Miracles in Ukraine
God answers prayer and sends a storm
In Ukraine, Karen Zelfimian of “Ukraine Harvest Ministry” and head of GO Movement Ukraine is experiencing a new beginning. He told GO Updates that the kingdom of God is not about celebrity and people… and he explains how he saw a miracle at the beginning of the war.
“The most valuable thing we work with is the people, not material resources,” says Karen Zelfimian. The head of “Ukraine Harvest Ministry” and GO Movement Ukraine explains: “It is worth investing time in someone’s gifts and talents. In this way, we can encourage more disciples who think in the same direction, who go out and expand the kingdom of God. The Kingdom of God is not about a ‘celebrity’ or a person who does everything. It’s about equipping and training others so that they might do it even better than you.”
It’s not just about preaching yourself, it’s about a whole team. “When you have strong teams, everyone does the work. I’m always looking to see who I can train. There are young people who have accompanied me for three years, they now have their own teams and multiply. What I used to do alone, they now do themselves with their teams.”
Overcoming suicidal thoughts
Zelfimian looks back on two very difficult years: “Our lives were divided into the period before and after February 24, 2022 – when the Russians invaded our country.” Zelifimian and his “Ukraine Harvest Ministry” had to change their commitment.
Reaching out is now happening through humanitarian aid. “Passing out food is one thing and bringing hope for eternity is another. We experience how people are changed. A woman was contemplating suicide. She experienced Jesus, and three days later, with a beaming face, she helped bake pastries in a refugee camp. That’s a miracle for me.”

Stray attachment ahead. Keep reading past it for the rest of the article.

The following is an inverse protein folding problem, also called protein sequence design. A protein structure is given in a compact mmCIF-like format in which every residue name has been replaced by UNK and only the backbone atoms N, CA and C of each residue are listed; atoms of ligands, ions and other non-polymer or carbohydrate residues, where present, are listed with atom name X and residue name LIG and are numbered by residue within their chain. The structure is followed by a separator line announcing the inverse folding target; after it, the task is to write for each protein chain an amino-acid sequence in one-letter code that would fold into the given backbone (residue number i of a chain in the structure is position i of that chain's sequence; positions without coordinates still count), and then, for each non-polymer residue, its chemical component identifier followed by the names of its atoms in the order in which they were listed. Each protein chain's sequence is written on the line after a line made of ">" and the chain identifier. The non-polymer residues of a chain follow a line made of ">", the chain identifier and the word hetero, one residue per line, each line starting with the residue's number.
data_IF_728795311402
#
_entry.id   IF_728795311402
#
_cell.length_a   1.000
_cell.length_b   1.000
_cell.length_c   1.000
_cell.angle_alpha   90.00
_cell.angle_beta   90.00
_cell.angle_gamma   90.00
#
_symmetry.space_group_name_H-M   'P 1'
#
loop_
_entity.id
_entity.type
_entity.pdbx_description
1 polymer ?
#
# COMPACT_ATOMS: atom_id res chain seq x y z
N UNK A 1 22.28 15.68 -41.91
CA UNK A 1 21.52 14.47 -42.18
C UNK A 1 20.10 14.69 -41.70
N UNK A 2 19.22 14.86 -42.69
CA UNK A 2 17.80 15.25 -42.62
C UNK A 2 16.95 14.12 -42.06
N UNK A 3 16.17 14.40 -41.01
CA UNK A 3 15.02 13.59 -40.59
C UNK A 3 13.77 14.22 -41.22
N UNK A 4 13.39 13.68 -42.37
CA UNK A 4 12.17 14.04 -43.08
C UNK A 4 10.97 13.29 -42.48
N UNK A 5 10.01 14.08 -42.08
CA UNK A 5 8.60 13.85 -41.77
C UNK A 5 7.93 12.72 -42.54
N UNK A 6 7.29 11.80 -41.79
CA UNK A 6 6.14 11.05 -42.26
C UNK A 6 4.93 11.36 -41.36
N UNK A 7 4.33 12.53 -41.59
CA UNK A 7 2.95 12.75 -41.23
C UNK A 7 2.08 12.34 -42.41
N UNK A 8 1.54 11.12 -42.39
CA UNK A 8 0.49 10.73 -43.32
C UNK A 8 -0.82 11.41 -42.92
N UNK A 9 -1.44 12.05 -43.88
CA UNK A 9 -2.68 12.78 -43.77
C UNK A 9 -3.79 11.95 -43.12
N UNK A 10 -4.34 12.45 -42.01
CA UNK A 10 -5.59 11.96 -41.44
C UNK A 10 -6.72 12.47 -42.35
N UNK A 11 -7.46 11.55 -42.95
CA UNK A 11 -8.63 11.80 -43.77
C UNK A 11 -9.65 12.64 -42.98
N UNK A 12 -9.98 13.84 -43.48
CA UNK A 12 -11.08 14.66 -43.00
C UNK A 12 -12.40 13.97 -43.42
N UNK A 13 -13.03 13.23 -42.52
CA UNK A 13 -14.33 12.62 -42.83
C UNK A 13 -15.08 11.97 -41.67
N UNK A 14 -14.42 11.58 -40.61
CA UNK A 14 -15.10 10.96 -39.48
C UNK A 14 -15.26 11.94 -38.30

Miracle of Odessa
“We have life stories of people who have escaped the war and who have been protected by angels,” reflects Zelfimian. “They walked through minefields without anything happening to them, because God protected them.”
And at the beginning of the war, Zelfimian experienced the following: “We knew that the warships of the Russians were close to our Odessa beach. They wanted to dock so that the military could attack from the lake. We prayed to God to send storms – we don’t usually have storms here at this time of year. This place on the Black Sea, where we live, is actually very quiet; there are rarely storms. But now the sea was almost non-stop in turmoil. The storms were so violent that they could not dock. We see God doing miracle after miracle.”
Families were united
“I saw, for example, how in the midst of chaos after the first days of the war, a family was reunited. People ran and some got lost and they ended up in different camps in different countries,” Zelfimian recalls.
“God used our team to reunite families. We do what we can and we need different resources to show people the love of Christ through emergency aid and also to lead them to the Lord. Christian communities have also emerged out of the crisis.”
Christianity is growing
“We are seeing a growth of Christianity,” Zelfimian said. Of course, there are no exact figures and statistics in the current situation. “But I see how the communities are growing. Those who evangelize regularly are growing. Those who don’t stagnate. When you’re in ‘GO mode’, you always see results.”
He spoke of a significant revival. “People are hopeless. Life may end tomorrow. Because of the war, you don’t know what tomorrow will bring. This leads many people to Jesus. Many people are looking for God. People are looking for hope. Our churches are full of new people.”